Maybe this is common sense, but maybe people who take their lives in their hands every time they ride a bike in New York are short on that—this reporter included.
Still, with the M.T.A. suspending service across the entire transit system, a first in the agency’s 38-year history, The Observer couldn’t help but wonder: Might biking be a viable option to get around town for the majority of New Yorkers who do not own cars? It took less than a minute to disabuse us of this crazy notion.
First, we called some hurricane experts, so to speak, Cycle World in Miami. Donald Cuadra took our call and could immediately tell The Observer had never lived through a hurricane, let alone biked through one. “It’s bad, it’s very bad,” he said.
“It’s not so much the rain, it’s the wind. It’s one thing if you’re going against wind that’s 20 miles an hour—and then suddenly a 60-mile-an-hour gust hits you, you’re off the bike immediately. That’s guaranteed, you’re gonna fall. And if the wind doesn’t get you, all the debris—even a simple, little two-foot branch, it’s basically a projectile going 60 miles an hour.”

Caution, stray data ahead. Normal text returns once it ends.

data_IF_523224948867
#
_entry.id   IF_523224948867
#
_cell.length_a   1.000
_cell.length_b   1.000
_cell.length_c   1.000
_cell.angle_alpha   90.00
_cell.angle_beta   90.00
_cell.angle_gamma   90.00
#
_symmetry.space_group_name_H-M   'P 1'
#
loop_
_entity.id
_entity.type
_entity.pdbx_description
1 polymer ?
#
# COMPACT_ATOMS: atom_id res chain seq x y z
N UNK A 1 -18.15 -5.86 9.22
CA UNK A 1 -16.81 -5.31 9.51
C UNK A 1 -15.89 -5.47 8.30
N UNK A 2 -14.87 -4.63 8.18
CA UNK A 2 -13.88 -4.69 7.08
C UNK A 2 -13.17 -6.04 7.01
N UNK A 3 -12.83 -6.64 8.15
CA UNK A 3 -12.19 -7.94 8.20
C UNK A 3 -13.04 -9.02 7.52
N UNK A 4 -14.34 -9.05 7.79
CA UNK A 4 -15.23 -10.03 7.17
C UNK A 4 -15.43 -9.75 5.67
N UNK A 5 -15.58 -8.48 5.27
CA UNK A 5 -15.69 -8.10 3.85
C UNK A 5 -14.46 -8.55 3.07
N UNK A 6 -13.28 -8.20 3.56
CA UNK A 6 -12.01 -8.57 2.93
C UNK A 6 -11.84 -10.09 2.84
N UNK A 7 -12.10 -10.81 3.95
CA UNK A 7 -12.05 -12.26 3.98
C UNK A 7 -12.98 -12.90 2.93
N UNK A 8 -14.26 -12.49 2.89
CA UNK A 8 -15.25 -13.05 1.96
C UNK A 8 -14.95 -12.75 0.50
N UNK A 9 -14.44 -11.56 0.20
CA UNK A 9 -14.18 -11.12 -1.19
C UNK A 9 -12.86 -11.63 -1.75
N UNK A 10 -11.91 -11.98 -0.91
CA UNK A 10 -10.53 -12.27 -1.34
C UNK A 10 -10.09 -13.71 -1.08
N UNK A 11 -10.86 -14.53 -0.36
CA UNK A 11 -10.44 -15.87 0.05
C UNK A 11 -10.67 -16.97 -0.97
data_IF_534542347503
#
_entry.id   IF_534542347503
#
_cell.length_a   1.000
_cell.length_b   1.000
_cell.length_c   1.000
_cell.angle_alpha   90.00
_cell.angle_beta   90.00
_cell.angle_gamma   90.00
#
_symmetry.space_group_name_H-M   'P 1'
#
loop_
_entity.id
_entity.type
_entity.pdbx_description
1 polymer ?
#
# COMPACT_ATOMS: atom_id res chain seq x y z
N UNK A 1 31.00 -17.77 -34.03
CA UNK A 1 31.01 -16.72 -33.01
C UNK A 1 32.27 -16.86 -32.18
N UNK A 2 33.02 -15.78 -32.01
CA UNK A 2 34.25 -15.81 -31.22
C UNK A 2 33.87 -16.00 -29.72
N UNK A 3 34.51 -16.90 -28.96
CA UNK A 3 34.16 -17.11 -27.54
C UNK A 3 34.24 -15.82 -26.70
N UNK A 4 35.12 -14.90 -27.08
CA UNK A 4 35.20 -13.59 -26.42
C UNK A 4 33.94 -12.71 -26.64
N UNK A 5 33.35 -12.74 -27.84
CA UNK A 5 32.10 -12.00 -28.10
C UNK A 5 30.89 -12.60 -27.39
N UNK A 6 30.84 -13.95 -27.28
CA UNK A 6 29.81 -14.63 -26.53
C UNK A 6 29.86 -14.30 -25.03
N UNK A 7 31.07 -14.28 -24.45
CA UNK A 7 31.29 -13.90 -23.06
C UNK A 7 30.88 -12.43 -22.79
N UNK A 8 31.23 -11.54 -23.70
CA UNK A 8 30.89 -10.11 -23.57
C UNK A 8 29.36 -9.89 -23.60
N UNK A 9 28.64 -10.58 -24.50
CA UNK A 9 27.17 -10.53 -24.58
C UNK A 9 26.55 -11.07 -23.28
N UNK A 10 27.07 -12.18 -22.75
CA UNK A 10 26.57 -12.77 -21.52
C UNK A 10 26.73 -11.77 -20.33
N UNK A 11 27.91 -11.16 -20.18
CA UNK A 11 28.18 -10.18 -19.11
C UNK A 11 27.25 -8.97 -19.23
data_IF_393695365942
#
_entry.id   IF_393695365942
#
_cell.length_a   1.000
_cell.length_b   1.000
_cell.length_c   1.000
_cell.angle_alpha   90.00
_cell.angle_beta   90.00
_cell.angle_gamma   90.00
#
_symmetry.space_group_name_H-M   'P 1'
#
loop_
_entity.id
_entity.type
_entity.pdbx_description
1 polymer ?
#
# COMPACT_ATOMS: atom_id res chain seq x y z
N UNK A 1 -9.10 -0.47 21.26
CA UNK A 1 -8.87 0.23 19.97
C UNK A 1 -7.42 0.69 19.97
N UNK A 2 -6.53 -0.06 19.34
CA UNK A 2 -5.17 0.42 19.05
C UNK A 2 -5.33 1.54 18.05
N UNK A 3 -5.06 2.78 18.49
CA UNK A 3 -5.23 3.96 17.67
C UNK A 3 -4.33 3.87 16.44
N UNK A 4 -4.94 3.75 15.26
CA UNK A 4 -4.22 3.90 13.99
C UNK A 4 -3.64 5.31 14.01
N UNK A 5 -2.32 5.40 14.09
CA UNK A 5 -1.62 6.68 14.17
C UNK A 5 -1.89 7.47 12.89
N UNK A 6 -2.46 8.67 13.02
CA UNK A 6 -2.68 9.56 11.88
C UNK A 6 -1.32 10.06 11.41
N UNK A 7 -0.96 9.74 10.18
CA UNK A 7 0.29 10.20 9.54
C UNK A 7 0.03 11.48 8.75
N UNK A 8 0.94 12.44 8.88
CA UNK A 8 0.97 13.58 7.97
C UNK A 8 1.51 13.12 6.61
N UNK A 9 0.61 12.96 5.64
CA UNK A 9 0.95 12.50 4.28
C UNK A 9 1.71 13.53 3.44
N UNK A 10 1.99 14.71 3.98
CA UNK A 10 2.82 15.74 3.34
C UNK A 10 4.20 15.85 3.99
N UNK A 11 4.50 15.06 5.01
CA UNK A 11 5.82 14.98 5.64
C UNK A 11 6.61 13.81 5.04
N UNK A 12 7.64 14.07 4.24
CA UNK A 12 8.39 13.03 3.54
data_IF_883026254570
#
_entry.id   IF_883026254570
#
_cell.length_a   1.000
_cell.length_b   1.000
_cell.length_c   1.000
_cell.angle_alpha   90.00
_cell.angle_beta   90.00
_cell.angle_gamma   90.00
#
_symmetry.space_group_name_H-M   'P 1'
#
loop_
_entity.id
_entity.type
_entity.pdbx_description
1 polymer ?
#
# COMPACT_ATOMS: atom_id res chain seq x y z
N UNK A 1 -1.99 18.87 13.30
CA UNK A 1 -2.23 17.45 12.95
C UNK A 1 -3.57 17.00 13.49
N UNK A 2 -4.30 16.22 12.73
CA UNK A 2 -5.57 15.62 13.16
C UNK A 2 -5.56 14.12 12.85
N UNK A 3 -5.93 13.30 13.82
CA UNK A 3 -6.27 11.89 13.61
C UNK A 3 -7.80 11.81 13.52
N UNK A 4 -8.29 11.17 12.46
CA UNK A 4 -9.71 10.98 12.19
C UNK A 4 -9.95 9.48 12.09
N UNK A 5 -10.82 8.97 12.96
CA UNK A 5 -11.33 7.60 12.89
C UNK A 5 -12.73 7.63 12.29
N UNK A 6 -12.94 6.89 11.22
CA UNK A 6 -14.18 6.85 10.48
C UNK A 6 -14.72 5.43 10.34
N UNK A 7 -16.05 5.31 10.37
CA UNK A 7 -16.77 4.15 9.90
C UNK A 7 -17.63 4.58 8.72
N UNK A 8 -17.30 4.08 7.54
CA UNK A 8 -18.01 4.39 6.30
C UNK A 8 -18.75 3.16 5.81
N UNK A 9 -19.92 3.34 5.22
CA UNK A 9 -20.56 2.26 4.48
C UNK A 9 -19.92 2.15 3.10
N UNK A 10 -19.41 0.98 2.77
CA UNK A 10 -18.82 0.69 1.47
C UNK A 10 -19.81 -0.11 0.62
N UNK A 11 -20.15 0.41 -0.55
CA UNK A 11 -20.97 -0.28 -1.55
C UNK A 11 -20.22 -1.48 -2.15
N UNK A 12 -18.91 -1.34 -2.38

For a local perspective, we turned to downtown institution Gotham Bikes, which has been in Tribeca for three decades. Taj Sallid, a salesman there, said he did not think many people would be biking, but if they did, he provided some handy advice. First off, avoid the West Side Highway bike superhighway.
“The most popular route in terms of commuting in our city is the West Side greenway path, and that is going to be trecherous, absolutely, during a hurricane,” Mr. Sallid said. “If you just experience some of the winds during a mild rain storm over there, I’ve seen people with full-carbon bikes, disk wheels just flip over in a standard windy day. So in terms of a hurricane, that would make it pretty precarious over there.” Also, it’s smack in the middle of the flood zone.
“I guess my second suggestion would be on the streets, during high winds, the debris is pretty crazy.”